Exploring Friendships in Kevin Henkes' Books
After looking into Frog and Toad's friendship, we will move to looking at various works of Kevin Henkes. I will begin with Jessica, which is a story about a girl, Ruthie, who invents an imaginary friend named Jessica. Ruthie's imaginary friend goes everywhere she goes, does everything with her, and even feels the same feelings at the same time. This corresponds perfectly to the beginning conceptions of friendship young children have. A friend is someone who frequently engages in activities with you, just like Jessica. At the end of this book, Ruthie meets a real girl name Jessica and on the last page they are pictured doing many activities side-by-side. It will be interesting to see what similarities and differences my students find in this portrayal of friendship in comparison to that of Frog and Toad. It seems to me that these are very similar portrayals of friendships based on the willingness to do things together. However, my students might also point out that we get more insight into the nature of Frog and Toad's relationships, as we see them do "nice" things for one another – things that they think will make each other happier. In contrast, we never get such information about Ruthie and Jessica's relationship. 1 9
I will move next to Kevin Henkes' Wemberly Worried. Much as in the structure of Jessica, Wemberly worries for much of the book until she makes a friend, Jewel. Wemberly and Jewel are both worriers, and it is that commonality that brings them together. Once Wemberly and Jewel realize that they are similar in such a significant way, they end up "side by side" for the rest of the book. However, in this situation Wemberly and Jewel are the kind of friends who complement each other. They provide one another with enough comfort that they can worry a little less and enjoy school together. 2 0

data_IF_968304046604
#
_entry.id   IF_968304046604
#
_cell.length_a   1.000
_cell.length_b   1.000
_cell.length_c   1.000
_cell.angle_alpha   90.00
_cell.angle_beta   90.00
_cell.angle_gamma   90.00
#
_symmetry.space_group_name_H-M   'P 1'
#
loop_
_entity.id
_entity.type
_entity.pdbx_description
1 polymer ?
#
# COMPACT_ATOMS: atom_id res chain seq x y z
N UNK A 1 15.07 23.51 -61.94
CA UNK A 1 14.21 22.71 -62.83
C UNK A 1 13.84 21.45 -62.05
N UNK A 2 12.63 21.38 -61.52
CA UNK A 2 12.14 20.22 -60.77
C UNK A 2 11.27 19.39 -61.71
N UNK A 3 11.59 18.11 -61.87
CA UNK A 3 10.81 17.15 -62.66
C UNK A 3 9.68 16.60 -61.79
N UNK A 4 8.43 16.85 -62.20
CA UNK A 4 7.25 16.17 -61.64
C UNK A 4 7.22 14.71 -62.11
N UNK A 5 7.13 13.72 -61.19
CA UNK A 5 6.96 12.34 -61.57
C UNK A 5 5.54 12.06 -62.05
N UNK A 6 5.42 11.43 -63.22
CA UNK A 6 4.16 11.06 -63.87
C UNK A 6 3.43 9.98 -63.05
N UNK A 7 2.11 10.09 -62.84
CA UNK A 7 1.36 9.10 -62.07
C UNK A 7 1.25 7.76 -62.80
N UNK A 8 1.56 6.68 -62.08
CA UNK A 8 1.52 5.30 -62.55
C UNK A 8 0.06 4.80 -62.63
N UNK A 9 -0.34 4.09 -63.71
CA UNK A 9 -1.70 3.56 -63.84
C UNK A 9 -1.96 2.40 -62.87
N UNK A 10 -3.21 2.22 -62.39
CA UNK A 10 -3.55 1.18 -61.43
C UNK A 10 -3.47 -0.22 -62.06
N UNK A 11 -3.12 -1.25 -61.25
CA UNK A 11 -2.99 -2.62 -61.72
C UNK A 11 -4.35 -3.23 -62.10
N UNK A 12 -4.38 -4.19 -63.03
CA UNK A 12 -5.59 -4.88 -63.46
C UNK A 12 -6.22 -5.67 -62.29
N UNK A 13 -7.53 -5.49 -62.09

Chester's Way provides us with the perfect chance to discuss further what makes friends so close that they are best friends. It also provides us with a glimpse into how difficult it can be to integrate someone new into our circle of friends. At the beginning of this book, Henkes writes that Chester and Wilson are best friends because they do everything exactly the same way. I will stop here to posit, "Is that what makes best friends – doing everything together and the same?" Many students might agree with that idea, while others might have developed more sophisticated ideas about what qualifies someone to be a best friend. We will add our ideas to the chart about friendship, and at this point we might even have started a new chart focused just on the concept of "best friends." 2 1
We will then read A Weekend with Wendell by Henkes. This story is about a girl, Sophie, who has to deal with the intrusion of weekend guest, Wendell. How Sophie feels about Wendell is not explicitly stated. Instead we have to infer from her facial expressions how she feels. This is the first place where I will model how to look at a character's facial expression and consider how she feels from those clues. Additionally, the interactions between Sophie and Wendell are more complicated and multifaceted. It's not automatically clear why Sophie and Wendell have trouble getting along. Some questions I might use for "turn and talk" discussions are "Why isn't it fun to play with Wendell? Is he thinking about Sophie when he decides what they are going to play? Is she allowed to voice her wants and preferences?" The conflict between these characters gets resolved rather quickly. I will want to pause in a number of places to tease out all the aspects of how Sophie and Wendell resolve their problem and to allow my students to voice their opinions about it. 2 2